We see New York City luxury housing climbing skyward at the top. How soon can we expect affordable housing trickling out at the bottom?
‘Trickle-down’ is the process that is touted to solve affordable housing crisis. It is the favourite viewpoint of the American housing industry and supported by the YIMBY (Yes in My [really Your] Back Yard) activist movement.
The trickle-down ideology favours high end, even luxury, housing construction. Other activists disagree strongly about its effectiveness. Recent activist quarrels express the YIMBY and housing industry’s ‘trickle down’ position. Try CITYLAB: Fix California’s Housing Crisis, Activists Say. But Which One?
The trickle-down mantra translates as ‘business as usual, only more of it.’ The housing industry has unabashedly focused its attention over the last few years on luxury housing, often with taxpayer support. Using conventional construction methods and an existing, trained labour force, luxury housing is certainly profitable, unlike housing targeted to lower income buyers that is squeezed by rising land, material and labour costs.
According to supporters, the trickle-down theory can become a crisis-busting giant, but only if. If governments at all levels can be convinced to relax housing restrictions, particularly zoning laws, the housing industry could build more luxury housing at high rise tower height in any and every neighbourhood. Nobody disputes that eliminating zoning restrictions could allow this part of the theory to happen, though neighbourhoods have good reason to fear it.
The issue is, what happens after higher density is allowed?
Trickle down theory depends on ‘laws’ of supply and demand, which suggest that an excess of even luxury housing will maintain the interest of high-end buyers. They will continue to buy up the shiny new housing at market rates, reducing the demand for older housing and causing its prices to drop.
That older housing will be attractive to upwardly mobile middle class buyers. As these buyers trade up and vacate their housing, the still-less attractive housing they previously occupied will drop in price and sooner or later become affordable for the folks at the bottom of the barrel.
Accelerating this process, suppose the market actually becomes flooded by luxury housing? Well, bonus! The ‘laws’ of supply and demand will supposedly cause this trickle-down effect to work even more quickly.
And indeed, evidence shows that overbuilding luxury housing will begin to depress prices at the very top. It’s been happening in New York City. So can we begin to see evidence in that city of trickle-down salvation for the affordable housing crisis?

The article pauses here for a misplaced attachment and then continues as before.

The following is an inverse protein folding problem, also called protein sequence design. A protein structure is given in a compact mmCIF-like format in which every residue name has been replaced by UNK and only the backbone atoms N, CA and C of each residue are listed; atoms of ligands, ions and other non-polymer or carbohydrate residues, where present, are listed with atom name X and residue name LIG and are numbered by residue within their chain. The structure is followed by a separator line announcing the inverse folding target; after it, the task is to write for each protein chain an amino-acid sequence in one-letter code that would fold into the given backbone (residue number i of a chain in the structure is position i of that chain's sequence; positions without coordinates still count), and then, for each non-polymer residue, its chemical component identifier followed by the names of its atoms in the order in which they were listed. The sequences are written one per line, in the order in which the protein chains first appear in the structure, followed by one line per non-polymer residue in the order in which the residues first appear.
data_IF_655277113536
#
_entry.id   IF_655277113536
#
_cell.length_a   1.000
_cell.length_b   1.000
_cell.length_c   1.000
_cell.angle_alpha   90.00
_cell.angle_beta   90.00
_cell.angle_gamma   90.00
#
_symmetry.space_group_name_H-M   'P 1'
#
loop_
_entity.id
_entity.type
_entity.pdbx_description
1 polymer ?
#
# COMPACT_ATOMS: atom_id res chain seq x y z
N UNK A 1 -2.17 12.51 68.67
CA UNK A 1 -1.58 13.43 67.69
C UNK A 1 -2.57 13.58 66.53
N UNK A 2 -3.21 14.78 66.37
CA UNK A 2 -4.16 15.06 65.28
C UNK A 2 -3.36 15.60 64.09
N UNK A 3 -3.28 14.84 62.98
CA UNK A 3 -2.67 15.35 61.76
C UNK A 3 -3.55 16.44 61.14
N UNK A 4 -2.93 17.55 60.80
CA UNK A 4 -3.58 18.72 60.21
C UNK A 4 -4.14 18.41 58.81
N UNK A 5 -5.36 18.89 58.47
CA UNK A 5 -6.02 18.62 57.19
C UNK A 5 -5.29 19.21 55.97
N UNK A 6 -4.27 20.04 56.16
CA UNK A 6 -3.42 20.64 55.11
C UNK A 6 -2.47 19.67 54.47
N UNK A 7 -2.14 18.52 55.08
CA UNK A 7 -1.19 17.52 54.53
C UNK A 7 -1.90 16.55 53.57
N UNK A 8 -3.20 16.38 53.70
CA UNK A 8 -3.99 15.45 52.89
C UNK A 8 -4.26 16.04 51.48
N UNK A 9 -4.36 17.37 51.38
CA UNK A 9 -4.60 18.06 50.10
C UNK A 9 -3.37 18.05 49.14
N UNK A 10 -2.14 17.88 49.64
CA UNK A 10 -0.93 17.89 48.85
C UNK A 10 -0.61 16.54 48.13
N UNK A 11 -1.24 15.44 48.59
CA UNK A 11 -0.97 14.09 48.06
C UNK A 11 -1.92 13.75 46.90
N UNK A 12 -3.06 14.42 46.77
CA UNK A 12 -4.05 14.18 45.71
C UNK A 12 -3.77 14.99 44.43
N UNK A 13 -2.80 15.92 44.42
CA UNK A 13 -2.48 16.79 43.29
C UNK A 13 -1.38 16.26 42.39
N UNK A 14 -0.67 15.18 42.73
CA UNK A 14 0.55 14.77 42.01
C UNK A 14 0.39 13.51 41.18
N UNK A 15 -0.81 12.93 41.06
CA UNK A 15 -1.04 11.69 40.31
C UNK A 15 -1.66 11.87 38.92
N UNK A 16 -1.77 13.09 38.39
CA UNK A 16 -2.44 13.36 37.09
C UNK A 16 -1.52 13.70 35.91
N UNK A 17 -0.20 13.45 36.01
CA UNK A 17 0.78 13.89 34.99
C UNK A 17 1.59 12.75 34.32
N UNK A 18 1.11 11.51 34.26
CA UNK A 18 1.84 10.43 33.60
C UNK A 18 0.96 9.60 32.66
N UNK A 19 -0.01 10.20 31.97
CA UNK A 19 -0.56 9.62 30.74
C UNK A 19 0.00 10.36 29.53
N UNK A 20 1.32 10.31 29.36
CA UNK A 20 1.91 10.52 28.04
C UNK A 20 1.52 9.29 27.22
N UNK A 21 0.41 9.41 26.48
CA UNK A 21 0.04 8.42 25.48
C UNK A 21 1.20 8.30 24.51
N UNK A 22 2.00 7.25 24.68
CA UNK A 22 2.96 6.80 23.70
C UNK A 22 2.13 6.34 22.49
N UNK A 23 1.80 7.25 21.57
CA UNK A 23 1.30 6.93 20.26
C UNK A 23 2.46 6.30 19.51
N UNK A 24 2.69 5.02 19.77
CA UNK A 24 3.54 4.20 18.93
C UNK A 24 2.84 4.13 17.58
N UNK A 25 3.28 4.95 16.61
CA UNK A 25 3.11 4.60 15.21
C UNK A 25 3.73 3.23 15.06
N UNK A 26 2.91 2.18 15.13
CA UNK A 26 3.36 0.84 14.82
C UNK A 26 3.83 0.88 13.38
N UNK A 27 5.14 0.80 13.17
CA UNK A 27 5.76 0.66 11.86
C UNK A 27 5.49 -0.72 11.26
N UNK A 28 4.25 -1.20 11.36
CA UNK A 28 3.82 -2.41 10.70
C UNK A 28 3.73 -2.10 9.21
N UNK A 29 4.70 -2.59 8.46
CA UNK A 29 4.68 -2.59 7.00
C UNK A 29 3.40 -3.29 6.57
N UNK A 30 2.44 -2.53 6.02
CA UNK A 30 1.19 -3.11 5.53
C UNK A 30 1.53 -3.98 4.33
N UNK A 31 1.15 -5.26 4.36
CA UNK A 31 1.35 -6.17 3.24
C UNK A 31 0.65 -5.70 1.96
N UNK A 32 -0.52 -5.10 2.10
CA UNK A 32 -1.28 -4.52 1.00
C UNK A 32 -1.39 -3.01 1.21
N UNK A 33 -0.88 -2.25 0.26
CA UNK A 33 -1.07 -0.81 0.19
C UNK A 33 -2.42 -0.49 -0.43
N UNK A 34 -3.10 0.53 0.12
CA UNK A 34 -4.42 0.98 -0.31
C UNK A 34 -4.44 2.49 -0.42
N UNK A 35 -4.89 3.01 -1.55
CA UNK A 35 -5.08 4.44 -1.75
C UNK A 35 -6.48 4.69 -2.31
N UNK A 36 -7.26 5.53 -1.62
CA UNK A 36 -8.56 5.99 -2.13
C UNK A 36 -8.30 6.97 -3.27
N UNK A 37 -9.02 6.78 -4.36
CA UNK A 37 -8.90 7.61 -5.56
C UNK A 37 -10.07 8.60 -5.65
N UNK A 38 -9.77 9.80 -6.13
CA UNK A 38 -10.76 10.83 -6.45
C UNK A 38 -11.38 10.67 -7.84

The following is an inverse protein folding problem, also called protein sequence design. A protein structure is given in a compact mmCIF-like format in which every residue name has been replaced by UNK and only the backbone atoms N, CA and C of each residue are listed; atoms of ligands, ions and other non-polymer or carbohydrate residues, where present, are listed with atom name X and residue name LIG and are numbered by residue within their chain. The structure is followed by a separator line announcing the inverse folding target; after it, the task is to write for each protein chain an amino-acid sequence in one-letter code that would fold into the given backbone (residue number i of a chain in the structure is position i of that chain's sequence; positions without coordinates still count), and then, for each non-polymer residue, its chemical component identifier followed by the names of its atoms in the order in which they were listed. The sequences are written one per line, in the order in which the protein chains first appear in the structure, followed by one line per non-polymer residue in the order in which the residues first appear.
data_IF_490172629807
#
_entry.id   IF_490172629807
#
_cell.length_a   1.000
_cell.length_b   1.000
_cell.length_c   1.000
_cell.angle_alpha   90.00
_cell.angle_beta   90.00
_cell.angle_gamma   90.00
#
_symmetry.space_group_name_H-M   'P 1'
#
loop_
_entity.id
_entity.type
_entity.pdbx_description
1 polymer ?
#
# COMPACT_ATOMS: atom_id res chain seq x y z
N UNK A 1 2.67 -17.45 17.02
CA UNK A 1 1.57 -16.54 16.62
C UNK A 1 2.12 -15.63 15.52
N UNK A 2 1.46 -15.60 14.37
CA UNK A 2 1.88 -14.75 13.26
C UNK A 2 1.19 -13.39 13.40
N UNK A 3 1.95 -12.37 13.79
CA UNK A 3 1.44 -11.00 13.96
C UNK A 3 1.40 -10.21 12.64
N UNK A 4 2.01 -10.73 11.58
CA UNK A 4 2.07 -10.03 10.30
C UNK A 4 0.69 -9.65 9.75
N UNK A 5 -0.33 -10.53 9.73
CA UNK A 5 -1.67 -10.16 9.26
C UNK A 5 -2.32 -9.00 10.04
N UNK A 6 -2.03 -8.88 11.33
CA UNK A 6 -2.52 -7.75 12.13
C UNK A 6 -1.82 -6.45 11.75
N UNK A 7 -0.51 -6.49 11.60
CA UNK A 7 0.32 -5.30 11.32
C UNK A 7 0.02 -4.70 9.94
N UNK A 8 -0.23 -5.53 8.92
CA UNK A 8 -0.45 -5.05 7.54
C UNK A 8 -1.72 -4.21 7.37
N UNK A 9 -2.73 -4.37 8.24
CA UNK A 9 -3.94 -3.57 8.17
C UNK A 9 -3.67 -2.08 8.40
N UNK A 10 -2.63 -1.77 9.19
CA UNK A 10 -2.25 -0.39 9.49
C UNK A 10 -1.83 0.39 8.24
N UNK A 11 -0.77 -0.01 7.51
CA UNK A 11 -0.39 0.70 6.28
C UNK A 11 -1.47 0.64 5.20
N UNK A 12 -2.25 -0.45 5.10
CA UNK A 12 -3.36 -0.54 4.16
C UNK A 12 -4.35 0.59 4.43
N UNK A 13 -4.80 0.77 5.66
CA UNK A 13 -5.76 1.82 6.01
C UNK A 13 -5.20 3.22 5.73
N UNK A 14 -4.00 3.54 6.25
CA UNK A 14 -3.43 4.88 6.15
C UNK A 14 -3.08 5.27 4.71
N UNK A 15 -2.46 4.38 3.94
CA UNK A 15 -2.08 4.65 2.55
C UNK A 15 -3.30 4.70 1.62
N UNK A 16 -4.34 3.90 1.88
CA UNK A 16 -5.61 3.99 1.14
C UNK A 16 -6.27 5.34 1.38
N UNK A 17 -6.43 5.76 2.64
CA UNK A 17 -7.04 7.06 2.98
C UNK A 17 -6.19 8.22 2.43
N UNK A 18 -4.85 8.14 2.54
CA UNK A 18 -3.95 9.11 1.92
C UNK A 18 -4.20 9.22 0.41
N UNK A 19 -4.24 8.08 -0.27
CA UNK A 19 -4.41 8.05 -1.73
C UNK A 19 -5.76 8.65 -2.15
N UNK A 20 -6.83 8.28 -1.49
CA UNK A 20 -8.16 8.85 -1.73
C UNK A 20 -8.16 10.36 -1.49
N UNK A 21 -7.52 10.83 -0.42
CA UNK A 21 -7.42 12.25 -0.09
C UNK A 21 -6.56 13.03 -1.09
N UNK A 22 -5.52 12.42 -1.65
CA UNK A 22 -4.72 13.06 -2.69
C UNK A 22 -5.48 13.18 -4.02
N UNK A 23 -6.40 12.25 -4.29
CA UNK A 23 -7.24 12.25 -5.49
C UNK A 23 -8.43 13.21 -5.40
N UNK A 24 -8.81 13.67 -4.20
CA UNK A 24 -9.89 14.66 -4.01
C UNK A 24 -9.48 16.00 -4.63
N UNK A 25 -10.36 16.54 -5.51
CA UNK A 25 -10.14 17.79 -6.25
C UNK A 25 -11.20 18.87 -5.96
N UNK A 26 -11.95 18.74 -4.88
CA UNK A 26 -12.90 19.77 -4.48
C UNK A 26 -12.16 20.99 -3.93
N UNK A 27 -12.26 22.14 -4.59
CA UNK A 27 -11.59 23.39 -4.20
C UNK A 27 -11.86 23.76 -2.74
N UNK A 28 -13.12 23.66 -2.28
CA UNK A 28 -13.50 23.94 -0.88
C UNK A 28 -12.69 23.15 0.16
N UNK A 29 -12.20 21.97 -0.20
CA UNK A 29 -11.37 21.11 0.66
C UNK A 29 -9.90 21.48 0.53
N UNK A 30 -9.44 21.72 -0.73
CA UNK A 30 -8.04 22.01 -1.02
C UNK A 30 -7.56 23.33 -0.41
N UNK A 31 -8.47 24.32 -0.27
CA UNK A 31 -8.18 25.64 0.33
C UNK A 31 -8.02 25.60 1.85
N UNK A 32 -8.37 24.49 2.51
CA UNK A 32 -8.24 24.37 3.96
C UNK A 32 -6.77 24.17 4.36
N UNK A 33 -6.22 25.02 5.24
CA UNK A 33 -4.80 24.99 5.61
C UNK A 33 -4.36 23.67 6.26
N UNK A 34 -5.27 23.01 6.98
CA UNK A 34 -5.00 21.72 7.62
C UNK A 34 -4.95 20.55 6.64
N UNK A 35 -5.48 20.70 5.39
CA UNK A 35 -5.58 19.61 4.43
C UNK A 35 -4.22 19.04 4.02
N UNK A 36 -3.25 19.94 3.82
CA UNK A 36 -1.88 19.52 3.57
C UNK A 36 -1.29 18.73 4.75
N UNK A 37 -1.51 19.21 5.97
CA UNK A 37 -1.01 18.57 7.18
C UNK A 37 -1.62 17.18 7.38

New York housing pundits are quick to talk about market ‘adjustments’. No one is heralding the dawn a new era of affordability from the top of the market all the way to the bottom.
Nonetheless, there is now some price relief at the highest end of the market. Millionaires can find bargains. And since New York middle class housing now costs millions, there is some relief for middle class debt-strapped ‘millionaires’ as well.
But is there evidence of ‘trickle down’ from the $5,000,000 condos to the $1,000/mo rental apartments? Certainly, nobody in the real estate industry wants to see it happen, including ‘trickle down’ housing industry advocates in the building industry who are sitting on unsold housing.
If trickle-down is happening, its pace is currently glacial, and would appear to offer little or no hope that, as an underlying market force it will take less than years or even decades to find its way to the lowest income levels, if it happens at all.
Why might trickle down hardly happen at all? There is more than one reason, but a significant problem could be shoddy modern construction. Cutting corners to maximize profits results in homes where luxury is only wallboard deep. Disparagingly called ‘McMansions, poorly built so-called luxury homes are destined not so much to trickling down as, after a short lifespan, being bulldozed down. Who wants to buy them at any price then order to upkeep their decaying structure?
All in all, it may be time to shift enthusiasm from a deeply flawed, quite possibly mythical ‘trickle down’ theory in favour of the opposite.
Trickle-up is based on flooding the market with inexpensive, immediately affordable housing. Its greatest virtue: it directly addresses the heart of housing crises everywhere: shelter for the most vulnerable. ‘Trickle-up’ theory explains how the benefits of this kind of housing can benefit those with higher incomes.
Does ‘trickle-up’ sound gravity-defying? Based on the knowledge of which way your tap drips are you prepared to accept trickle down, but not trickle up?
Time to think outside the faucet. Give ‘trickle up’ a try with these articles from SHELTERFORCE: Trickle Up Housing: Filtering Does Go Both Ways and Why Voters Haven’t Been Buying The Case For Building